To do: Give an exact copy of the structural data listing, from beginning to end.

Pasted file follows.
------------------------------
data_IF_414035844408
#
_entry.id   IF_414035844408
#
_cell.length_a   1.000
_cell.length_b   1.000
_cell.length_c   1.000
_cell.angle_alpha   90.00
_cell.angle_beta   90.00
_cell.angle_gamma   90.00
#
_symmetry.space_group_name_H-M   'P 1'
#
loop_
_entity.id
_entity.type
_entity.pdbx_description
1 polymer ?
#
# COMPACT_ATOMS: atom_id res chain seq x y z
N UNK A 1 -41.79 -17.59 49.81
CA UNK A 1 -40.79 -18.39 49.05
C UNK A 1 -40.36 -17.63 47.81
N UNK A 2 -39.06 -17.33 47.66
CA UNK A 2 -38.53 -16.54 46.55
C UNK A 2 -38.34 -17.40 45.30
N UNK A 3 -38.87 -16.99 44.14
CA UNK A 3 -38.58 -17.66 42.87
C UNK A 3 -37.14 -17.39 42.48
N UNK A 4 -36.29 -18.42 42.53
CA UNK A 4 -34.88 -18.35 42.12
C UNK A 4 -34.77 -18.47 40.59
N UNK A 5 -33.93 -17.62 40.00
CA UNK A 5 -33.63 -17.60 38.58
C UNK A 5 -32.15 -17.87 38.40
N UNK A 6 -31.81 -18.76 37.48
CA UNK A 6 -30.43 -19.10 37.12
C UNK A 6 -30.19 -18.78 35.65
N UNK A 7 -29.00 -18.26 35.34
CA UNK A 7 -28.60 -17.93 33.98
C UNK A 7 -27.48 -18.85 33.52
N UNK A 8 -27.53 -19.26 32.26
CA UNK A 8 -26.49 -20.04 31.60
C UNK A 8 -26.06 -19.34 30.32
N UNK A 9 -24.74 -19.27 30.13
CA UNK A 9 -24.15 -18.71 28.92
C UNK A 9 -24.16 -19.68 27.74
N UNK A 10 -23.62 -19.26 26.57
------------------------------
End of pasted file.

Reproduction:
data_IF_414035844408
#
_entry.id   IF_414035844408
#
_cell.length_a   1.000
_cell.length_b   1.000
_cell.length_c   1.000
_cell.angle_alpha   90.00
_cell.angle_beta   90.00
_cell.angle_gamma   90.00
#
_symmetry.space_group_name_H-M   'P 1'
#
loop_
_entity.id
_entity.type
_entity.pdbx_description
1 polymer ?
#
# COMPACT_ATOMS: atom_id res chain seq x y z
N UNK A 1 -41.79 -17.59 49.81
CA UNK A 1 -40.79 -18.39 49.05
C UNK A 1 -40.36 -17.63 47.81
N UNK A 2 -39.06 -17.33 47.66
CA UNK A 2 -38.53 -16.54 46.55
C UNK A 2 -38.34 -17.40 45.30
N UNK A 3 -38.87 -16.99 44.14
CA UNK A 3 -38.58 -17.66 42.87
C UNK A 3 -37.14 -17.39 42.48
N UNK A 4 -36.29 -18.42 42.53
CA UNK A 4 -34.88 -18.35 42.12
C UNK A 4 -34.77 -18.47 40.59
N UNK A 5 -33.93 -17.62 40.00
CA UNK A 5 -33.63 -17.60 38.58
C UNK A 5 -32.15 -17.87 38.40
N UNK A 6 -31.81 -18.76 37.48
CA UNK A 6 -30.43 -19.10 37.12
C UNK A 6 -30.19 -18.78 35.65
N UNK A 7 -29.00 -18.26 35.34
CA UNK A 7 -28.60 -17.93 33.98
C UNK A 7 -27.48 -18.85 33.52
N UNK A 8 -27.53 -19.26 32.26
CA UNK A 8 -26.49 -20.04 31.60
C UNK A 8 -26.06 -19.34 30.32
N UNK A 9 -24.74 -19.27 30.13
CA UNK A 9 -24.15 -18.71 28.92
C UNK A 9 -24.16 -19.68 27.74
N UNK A 10 -23.62 -19.26 26.57